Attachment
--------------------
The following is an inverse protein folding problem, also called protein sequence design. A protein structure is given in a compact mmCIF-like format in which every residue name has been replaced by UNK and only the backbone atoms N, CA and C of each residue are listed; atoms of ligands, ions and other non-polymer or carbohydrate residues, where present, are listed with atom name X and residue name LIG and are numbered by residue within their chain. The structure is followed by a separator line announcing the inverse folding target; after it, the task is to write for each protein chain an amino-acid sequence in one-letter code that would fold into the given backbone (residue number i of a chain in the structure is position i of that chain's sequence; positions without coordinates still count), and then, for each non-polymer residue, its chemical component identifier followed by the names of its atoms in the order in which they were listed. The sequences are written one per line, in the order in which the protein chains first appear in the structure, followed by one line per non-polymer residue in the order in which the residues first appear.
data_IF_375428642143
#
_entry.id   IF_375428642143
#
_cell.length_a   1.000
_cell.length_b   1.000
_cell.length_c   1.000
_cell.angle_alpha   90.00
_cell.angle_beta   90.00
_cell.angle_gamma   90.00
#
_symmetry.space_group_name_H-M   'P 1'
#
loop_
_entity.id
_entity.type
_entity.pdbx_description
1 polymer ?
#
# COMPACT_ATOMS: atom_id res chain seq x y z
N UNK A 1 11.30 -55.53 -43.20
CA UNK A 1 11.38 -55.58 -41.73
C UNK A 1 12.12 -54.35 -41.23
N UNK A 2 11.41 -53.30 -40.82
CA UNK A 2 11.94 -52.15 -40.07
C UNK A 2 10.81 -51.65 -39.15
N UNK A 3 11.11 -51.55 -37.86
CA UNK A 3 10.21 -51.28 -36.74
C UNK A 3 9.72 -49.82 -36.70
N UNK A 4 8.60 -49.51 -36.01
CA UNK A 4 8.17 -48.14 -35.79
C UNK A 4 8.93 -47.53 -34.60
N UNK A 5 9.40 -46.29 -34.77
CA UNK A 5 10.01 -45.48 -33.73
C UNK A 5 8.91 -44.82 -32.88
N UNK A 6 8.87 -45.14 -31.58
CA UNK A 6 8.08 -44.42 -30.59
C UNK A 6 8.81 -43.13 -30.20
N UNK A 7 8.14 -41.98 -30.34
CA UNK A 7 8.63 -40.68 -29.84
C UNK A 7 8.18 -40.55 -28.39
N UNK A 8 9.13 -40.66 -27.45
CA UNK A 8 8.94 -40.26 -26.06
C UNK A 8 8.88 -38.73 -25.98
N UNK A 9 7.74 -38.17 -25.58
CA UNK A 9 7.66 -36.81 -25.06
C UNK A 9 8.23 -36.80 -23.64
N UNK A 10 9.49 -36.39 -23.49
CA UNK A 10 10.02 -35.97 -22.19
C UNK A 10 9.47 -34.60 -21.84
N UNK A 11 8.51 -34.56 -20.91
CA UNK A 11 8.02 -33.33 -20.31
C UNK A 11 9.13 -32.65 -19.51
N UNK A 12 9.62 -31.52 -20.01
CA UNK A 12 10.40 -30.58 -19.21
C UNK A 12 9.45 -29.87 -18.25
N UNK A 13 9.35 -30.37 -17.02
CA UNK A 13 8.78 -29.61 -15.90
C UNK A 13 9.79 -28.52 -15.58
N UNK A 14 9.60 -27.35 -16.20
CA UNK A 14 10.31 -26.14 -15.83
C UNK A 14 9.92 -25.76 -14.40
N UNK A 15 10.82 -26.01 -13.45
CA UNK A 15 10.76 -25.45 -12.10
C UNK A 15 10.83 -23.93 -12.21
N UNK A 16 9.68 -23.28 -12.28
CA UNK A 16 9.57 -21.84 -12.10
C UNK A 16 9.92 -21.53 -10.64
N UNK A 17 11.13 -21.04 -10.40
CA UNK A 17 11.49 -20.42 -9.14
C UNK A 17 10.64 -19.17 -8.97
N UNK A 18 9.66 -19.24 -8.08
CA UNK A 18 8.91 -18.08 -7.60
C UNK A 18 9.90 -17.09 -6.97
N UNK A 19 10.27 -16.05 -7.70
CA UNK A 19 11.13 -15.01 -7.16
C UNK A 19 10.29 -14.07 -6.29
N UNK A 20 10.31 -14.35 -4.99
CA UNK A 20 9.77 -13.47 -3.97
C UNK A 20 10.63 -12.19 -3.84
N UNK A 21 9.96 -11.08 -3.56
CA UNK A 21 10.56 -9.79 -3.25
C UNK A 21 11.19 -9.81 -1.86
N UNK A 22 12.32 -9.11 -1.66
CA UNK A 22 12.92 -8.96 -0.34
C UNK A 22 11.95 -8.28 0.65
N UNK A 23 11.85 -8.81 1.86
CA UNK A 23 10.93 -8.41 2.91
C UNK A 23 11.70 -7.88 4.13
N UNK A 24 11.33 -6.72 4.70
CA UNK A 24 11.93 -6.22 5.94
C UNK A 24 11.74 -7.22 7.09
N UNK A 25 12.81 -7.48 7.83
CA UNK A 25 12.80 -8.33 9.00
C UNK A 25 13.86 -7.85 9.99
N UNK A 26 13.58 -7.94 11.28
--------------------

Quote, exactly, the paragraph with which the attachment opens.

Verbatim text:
The following is an inverse protein folding problem, also called protein sequence design. A protein structure is given in a compact mmCIF-like format in which every residue name has been replaced by UNK and only the backbone atoms N, CA and C of each residue are listed; atoms of ligands, ions and other non-polymer or carbohydrate residues, where present, are listed with atom name X and residue name LIG and are numbered by residue within their chain. The structure is followed by a separator line announcing the inverse folding target; after it, the task is to write for each protein chain an amino-acid sequence in one-letter code that would fold into the given backbone (residue number i of a chain in the structure is position i of that chain's sequence; positions without coordinates still count), and then, for each non-polymer residue, its chemical component identifier followed by the names of its atoms in the order in which they were listed. The sequences are written one per line, in the order in which the protein chains first appear in the structure, followed by one line per non-polymer residue in the order in which the residues first appear.